Today’s Tip in choosing fabric


Getting started and Choosing the fabric

The choice of fabric on which you are going to stitch is very personal and depends on the design, how you are going to use the piece, your personal preference etc.

Aida
Because Aida is a “blockweave” fabric, the holes through which you stitch are very apparent which makes stitching faster than on an evenweave.
However, if the design you are stitching does not cover the whole of the fabric, these holes may detract from the finished appearance of the piece, since they are visible. The higher the count of the Aida, the smaller and less apparent are the holes.
Fractional stitches and backstitch are less easy on Aida than on evenweave or linen and you may need to switch to an embroidery or “sharp” needle to make them easier.
Aida may be 100% cotton, a cotton/man-made fibre blend or 100% man-made fibre. The less man-made fibre, the softer the Aida is likely to feel.

Evenweave
The threads of evenweave are spun so that they are the same thickness all along their length. They are also spaced evenly from each other on both warp and weft (vertical and horizontal). You can work over single threads in the fabric, or (more usually over 2 threads.
Working on evenweave is slightly slower than on Aida.
If the design you are stitching does not cover the whole of the fabric, the finished appearance is more attractive to some people because there are no obvious holes and blocks of fabric.
Some people prefer the feel and/or appearance of evenweave.
Fractional stitches and back stitch are easier on evenweave.
Evenweave may be 100% cotton, a cotton/man-made fibre blend or 100% man-made fibre.

Linen
This is an evenweave fabric made from natural linen threads where the threads are spaced evenly from each other but, because of the nature if linen, the threads may vary in thickness along their length. This gives a more rustic or antique look to the finished piece of work.
Working on linen is slightly slower than on Aida.
If the design you are stitching does not cover the whole of the fabric, the finished appearance is more attractive to some people because there are no obvious holes and blocks of fabric. If you are stitching an antique style sampler, it will look more “authentic” on linen.
Some people prefer the feel of linen, which tends to be softer than either Aida or evenweave.
Fractional stitches and back stitch are easier on linen than on Aida
Linen fabric is almost always 100% natural.

In short:
If the design you are stitching completely covers the fabric and does not use fractional stitches or back stitch, then there is little or no advantage in stitching on linen/eveneave (unless you enjoy the feel of the material) – use Aida it will be faster.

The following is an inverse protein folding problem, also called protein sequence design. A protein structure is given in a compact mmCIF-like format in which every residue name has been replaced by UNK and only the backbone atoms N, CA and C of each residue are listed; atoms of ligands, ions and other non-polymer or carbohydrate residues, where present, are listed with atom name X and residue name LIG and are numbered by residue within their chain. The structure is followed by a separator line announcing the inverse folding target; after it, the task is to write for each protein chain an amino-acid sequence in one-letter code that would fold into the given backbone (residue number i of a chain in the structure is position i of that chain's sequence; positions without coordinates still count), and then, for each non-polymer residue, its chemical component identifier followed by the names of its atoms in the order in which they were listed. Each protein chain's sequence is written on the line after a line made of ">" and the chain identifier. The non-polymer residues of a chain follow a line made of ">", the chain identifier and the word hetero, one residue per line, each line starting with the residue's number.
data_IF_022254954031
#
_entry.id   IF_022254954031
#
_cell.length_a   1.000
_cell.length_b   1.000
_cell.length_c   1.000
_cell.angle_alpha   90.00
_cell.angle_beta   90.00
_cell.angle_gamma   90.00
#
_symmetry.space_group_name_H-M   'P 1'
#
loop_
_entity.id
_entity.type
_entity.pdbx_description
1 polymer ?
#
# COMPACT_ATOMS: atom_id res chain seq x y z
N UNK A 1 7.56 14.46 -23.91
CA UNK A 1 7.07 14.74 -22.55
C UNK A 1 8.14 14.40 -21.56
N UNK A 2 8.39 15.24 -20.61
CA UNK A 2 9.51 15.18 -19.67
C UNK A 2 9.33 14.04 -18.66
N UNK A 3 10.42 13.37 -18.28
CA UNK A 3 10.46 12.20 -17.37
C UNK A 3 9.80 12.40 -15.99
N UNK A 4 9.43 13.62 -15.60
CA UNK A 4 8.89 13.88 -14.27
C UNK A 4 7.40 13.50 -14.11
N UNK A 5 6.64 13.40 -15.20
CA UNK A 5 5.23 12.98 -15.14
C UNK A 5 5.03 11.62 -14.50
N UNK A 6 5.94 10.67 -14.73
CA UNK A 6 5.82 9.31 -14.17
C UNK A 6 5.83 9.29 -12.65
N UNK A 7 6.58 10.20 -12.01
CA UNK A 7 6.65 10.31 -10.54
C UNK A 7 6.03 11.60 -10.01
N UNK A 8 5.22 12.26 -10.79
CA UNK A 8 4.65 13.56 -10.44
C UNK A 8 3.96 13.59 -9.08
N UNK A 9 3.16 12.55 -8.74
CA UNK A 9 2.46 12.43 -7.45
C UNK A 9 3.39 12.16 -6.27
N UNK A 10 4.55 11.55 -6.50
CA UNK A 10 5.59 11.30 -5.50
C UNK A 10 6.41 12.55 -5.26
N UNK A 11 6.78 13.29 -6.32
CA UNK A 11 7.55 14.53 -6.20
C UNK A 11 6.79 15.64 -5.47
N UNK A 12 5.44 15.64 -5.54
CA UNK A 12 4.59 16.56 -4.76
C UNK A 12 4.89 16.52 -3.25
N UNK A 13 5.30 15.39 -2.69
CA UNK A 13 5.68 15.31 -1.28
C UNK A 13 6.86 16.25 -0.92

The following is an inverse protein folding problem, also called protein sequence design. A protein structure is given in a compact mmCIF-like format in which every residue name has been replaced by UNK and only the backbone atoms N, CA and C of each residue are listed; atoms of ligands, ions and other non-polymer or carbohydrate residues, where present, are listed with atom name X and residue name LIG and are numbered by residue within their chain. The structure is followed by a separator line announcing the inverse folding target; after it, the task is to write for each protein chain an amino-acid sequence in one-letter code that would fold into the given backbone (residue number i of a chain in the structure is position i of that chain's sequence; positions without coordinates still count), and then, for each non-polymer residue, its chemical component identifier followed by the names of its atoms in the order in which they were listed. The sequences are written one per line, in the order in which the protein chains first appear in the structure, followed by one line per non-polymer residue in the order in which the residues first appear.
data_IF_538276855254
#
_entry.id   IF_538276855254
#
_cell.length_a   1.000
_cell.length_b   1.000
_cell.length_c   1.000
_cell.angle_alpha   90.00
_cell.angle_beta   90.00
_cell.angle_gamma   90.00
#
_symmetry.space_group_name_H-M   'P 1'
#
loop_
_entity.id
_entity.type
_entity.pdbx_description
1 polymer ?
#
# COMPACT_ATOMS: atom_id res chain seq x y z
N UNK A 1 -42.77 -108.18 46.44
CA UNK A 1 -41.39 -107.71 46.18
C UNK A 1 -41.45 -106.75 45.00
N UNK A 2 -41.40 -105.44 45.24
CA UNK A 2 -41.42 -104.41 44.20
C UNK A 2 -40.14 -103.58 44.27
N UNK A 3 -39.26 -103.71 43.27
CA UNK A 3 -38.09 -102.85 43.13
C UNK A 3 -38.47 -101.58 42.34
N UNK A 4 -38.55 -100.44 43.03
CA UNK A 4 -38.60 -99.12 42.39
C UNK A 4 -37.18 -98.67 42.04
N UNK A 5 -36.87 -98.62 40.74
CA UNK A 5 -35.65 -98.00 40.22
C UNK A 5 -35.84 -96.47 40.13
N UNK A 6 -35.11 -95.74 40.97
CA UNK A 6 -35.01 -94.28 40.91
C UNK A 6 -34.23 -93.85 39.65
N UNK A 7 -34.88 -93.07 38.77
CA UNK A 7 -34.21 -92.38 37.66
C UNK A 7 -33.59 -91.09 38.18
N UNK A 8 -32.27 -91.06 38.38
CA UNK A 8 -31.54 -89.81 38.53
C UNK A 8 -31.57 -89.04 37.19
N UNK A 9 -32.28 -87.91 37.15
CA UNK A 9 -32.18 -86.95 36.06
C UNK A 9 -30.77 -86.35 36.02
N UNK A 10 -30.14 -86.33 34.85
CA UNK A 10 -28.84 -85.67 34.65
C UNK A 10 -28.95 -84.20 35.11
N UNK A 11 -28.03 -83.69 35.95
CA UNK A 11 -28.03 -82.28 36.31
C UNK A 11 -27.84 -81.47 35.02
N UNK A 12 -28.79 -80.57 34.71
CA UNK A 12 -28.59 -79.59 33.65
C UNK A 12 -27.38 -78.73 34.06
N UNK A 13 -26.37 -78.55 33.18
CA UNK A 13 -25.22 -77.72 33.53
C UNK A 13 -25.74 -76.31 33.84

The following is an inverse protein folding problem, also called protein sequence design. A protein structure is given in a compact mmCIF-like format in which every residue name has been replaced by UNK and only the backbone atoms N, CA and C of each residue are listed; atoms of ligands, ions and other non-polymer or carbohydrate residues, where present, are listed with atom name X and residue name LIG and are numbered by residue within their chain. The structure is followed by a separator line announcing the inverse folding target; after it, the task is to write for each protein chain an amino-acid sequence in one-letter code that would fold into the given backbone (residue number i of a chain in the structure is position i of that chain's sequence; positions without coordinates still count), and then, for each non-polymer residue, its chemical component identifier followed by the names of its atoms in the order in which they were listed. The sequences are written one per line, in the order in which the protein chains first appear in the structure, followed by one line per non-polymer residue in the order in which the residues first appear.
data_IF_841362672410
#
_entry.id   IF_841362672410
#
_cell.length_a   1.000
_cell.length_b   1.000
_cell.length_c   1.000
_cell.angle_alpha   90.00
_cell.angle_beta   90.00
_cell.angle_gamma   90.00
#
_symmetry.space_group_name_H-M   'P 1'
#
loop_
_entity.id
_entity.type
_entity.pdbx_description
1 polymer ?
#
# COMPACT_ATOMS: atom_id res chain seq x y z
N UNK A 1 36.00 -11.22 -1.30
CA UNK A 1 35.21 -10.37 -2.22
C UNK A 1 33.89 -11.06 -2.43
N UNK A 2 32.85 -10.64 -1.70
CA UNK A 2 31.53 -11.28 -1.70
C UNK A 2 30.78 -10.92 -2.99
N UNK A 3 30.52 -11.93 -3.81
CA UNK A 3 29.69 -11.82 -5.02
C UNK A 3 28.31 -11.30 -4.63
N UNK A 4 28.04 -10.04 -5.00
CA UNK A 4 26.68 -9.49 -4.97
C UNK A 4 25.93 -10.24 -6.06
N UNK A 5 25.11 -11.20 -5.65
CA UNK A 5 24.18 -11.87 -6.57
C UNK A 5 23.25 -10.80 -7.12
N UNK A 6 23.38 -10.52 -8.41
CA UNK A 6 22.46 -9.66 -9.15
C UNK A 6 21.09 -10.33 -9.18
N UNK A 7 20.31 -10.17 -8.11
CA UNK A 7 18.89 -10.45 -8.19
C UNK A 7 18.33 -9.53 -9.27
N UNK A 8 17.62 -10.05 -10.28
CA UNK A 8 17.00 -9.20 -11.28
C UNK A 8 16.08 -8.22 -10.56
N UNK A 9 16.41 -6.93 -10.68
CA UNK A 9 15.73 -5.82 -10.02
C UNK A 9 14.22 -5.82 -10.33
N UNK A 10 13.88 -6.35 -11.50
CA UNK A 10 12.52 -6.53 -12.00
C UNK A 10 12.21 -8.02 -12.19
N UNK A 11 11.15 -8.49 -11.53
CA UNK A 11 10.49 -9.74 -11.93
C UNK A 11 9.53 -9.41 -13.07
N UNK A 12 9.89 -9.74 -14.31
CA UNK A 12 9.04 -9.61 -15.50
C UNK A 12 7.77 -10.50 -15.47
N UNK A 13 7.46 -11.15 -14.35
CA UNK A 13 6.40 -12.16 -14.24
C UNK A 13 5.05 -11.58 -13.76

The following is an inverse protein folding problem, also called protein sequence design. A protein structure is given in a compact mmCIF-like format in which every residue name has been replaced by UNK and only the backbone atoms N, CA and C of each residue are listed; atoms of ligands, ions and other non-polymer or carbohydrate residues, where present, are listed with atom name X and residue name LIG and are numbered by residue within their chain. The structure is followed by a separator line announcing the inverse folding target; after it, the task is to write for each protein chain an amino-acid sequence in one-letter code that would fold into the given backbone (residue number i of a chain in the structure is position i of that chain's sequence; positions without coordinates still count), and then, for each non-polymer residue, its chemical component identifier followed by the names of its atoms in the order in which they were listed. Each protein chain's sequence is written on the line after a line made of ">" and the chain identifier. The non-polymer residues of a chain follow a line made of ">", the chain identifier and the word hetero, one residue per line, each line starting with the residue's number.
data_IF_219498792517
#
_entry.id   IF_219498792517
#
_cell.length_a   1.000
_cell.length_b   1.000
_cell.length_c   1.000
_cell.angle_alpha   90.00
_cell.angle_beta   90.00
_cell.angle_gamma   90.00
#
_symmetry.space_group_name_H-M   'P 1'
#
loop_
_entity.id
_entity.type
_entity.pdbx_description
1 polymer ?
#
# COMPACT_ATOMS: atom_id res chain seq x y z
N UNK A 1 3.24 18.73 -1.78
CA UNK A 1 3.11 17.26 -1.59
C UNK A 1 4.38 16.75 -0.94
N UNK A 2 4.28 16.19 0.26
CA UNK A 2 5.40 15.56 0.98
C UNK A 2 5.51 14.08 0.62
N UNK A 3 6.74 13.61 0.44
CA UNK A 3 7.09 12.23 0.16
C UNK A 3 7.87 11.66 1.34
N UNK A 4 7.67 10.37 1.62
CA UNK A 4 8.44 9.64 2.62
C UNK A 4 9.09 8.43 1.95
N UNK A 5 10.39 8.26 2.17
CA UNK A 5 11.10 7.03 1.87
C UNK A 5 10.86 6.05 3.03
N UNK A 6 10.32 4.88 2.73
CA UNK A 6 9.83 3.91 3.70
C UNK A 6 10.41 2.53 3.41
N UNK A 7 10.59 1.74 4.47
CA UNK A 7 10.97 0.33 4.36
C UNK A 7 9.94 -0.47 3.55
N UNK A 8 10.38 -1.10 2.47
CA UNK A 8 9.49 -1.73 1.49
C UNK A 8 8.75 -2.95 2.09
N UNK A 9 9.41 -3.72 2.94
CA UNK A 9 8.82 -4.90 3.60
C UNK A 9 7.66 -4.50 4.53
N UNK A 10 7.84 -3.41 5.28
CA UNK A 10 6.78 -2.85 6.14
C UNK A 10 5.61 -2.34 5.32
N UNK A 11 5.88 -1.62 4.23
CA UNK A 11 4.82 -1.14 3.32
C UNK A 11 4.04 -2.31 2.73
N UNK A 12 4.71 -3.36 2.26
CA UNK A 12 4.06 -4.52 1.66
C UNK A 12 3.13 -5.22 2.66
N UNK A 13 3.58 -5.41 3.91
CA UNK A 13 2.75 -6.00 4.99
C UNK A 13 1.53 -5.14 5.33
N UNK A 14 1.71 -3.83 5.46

Hardanger
This is usually 22 count evenweave. It can be used for cross stitch (stitching over either 1 or 2 thread)s but is mainly used for pulled or drawn thread work eg Hardanger work.
Hardanger may be 100% cotton, a cotton/man-made fibre blend or 100% man-made fibre.

However:

Please note

Some designs are not suitable for Aida.
This is usually because there are lots of fractional stitches or a part of the design (eg a face) may be stitched over one strand of linen or evenweave to provide finer detail.
If a chart recommends linen or evenweave check why before you decide to stitch it on Aida to avoid disappointment when you get to the area which will just not work on Aida.

Stitching on black or other dark fabric
Stitch in a very good light.

Use Daylight bulbs.

Spread a piece of white material on your lap.

Use an illuminated lap tray.

Taken from a website http://www.xstitch4u.com/

Advertisements

FAQ’s: How do we begin and end the embroidery thread?


As Emphasized by Gail in our last meeting…Noooooooo Knots!!!!!

So how do we begin and end the thread?

In an embroidery project lot of time and efforts are put in right from the first stitch. This very first stitch starts with a knot, but this knot cannot be a permanent fixture.  Knots make the back side of embroidery untidy, bumpy and at times can unravel with the use our laundering.

I always try to do the best work possible when putting time and effort into an embroidery project, starting with the first stitch. Thus spoiling the precious embroidered work.

There are two basic temporary knots used in embroidery. These are:

1. Away Knot

An away knot is a temporary knot used to start an embroidery thread. It can be easier to use in embroidery than a waste knot, because you don’t have to stitch over the starting end of the embroidery thread to secure it while you stitch. Instead, the starting end of the thread is left in the work away from the stitching (hence it’s off name).

Click here for a detail photo tutorial on AWAY KNOT.

2. Waste Knot

A waste knot – like its cousin, an away knot – is a temporary knot used to start an embroidery thread. The thread is secured by stitching over a tail of thread, and the knot is clipped from the fabric after the stitching has been completed.